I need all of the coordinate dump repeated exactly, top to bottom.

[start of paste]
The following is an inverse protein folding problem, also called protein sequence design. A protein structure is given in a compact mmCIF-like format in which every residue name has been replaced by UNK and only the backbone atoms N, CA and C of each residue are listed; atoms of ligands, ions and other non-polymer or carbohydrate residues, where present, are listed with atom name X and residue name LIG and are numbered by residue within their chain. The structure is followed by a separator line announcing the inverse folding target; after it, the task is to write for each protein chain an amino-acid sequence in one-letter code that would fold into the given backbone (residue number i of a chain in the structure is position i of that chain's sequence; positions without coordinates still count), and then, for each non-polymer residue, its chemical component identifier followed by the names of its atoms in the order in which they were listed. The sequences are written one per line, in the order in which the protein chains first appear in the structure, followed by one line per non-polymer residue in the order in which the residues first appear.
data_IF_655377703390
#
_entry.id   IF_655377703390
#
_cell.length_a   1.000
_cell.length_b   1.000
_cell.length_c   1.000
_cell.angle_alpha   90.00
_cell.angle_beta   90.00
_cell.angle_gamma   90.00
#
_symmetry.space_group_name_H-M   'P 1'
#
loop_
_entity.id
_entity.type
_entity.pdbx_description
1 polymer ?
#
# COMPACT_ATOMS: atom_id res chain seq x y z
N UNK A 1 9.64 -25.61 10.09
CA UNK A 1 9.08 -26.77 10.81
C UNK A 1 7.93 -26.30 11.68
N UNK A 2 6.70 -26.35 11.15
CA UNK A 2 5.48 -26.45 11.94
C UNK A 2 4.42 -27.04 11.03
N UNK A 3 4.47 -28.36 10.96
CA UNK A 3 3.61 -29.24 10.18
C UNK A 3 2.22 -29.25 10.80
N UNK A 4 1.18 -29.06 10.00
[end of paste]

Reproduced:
The following is an inverse protein folding problem, also called protein sequence design. A protein structure is given in a compact mmCIF-like format in which every residue name has been replaced by UNK and only the backbone atoms N, CA and C of each residue are listed; atoms of ligands, ions and other non-polymer or carbohydrate residues, where present, are listed with atom name X and residue name LIG and are numbered by residue within their chain. The structure is followed by a separator line announcing the inverse folding target; after it, the task is to write for each protein chain an amino-acid sequence in one-letter code that would fold into the given backbone (residue number i of a chain in the structure is position i of that chain's sequence; positions without coordinates still count), and then, for each non-polymer residue, its chemical component identifier followed by the names of its atoms in the order in which they were listed. The sequences are written one per line, in the order in which the protein chains first appear in the structure, followed by one line per non-polymer residue in the order in which the residues first appear.
data_IF_655377703390
#
_entry.id   IF_655377703390
#
_cell.length_a   1.000
_cell.length_b   1.000
_cell.length_c   1.000
_cell.angle_alpha   90.00
_cell.angle_beta   90.00
_cell.angle_gamma   90.00
#
_symmetry.space_group_name_H-M   'P 1'
#
loop_
_entity.id
_entity.type
_entity.pdbx_description
1 polymer ?
#
# COMPACT_ATOMS: atom_id res chain seq x y z
N UNK A 1 9.64 -25.61 10.09
CA UNK A 1 9.08 -26.77 10.81
C UNK A 1 7.93 -26.30 11.68
N UNK A 2 6.70 -26.35 11.15
CA UNK A 2 5.48 -26.45 11.94
C UNK A 2 4.42 -27.04 11.03
N UNK A 3 4.47 -28.36 10.96
CA UNK A 3 3.61 -29.24 10.18
C UNK A 3 2.22 -29.25 10.80
N UNK A 4 1.18 -29.06 10.00